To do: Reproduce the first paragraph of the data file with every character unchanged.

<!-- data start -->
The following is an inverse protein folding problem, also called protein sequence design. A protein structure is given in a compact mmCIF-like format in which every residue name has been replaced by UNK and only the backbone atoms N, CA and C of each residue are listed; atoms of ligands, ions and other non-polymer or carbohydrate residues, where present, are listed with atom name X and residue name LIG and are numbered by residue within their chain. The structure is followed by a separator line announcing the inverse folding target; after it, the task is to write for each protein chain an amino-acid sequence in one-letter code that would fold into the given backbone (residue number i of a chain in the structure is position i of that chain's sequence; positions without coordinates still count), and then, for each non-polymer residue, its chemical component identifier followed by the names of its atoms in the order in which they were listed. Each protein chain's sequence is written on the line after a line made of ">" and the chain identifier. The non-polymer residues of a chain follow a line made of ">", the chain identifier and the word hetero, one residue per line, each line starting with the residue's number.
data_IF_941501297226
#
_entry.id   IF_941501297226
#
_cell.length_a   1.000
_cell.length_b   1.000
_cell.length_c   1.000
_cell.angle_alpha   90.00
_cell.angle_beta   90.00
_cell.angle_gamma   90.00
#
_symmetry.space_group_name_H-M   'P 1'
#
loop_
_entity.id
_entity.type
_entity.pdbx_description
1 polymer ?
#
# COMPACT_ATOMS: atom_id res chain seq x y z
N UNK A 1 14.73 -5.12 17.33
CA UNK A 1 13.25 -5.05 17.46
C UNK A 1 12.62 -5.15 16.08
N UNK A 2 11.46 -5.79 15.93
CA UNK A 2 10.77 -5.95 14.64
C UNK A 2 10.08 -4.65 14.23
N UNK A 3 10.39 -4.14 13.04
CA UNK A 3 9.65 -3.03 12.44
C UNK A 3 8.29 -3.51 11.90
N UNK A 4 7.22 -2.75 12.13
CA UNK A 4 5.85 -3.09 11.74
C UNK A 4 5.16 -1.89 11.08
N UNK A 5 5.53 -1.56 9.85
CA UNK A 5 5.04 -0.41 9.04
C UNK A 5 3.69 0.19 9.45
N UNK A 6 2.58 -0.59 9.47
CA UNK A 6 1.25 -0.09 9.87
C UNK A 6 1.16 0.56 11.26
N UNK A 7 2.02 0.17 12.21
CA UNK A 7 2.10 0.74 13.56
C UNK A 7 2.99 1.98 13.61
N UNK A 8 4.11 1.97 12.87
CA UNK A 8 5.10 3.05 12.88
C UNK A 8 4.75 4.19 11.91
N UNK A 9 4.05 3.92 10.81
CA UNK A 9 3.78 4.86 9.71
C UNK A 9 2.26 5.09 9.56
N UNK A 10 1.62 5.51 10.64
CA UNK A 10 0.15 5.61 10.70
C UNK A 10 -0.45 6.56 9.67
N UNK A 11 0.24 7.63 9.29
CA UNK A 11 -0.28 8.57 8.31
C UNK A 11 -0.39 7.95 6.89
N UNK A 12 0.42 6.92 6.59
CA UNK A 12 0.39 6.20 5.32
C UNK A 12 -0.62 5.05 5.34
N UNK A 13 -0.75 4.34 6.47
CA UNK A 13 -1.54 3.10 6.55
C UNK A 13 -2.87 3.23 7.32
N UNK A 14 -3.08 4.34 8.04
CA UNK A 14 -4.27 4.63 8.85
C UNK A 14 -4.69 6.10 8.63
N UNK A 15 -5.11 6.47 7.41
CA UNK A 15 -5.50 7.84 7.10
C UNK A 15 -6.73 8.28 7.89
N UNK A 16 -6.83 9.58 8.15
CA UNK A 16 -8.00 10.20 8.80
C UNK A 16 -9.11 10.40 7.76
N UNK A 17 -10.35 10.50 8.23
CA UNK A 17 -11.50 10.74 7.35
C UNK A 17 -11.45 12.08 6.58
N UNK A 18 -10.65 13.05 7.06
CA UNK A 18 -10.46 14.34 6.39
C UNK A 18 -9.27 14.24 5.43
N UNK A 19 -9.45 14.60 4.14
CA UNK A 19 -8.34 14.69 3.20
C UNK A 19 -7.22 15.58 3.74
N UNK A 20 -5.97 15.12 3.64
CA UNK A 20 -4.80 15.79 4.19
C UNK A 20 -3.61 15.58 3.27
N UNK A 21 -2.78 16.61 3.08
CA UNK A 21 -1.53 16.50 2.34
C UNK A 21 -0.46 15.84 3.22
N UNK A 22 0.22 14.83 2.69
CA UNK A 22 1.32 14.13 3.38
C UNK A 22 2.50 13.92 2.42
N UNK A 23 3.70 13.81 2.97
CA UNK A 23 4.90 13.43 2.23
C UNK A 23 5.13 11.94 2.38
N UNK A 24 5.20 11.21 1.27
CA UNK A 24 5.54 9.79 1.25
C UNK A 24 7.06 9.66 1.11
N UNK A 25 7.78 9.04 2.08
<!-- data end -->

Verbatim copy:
The following is an inverse protein folding problem, also called protein sequence design. A protein structure is given in a compact mmCIF-like format in which every residue name has been replaced by UNK and only the backbone atoms N, CA and C of each residue are listed; atoms of ligands, ions and other non-polymer or carbohydrate residues, where present, are listed with atom name X and residue name LIG and are numbered by residue within their chain. The structure is followed by a separator line announcing the inverse folding target; after it, the task is to write for each protein chain an amino-acid sequence in one-letter code that would fold into the given backbone (residue number i of a chain in the structure is position i of that chain's sequence; positions without coordinates still count), and then, for each non-polymer residue, its chemical component identifier followed by the names of its atoms in the order in which they were listed. Each protein chain's sequence is written on the line after a line made of ">" and the chain identifier. The non-polymer residues of a chain follow a line made of ">", the chain identifier and the word hetero, one residue per line, each line starting with the residue's number.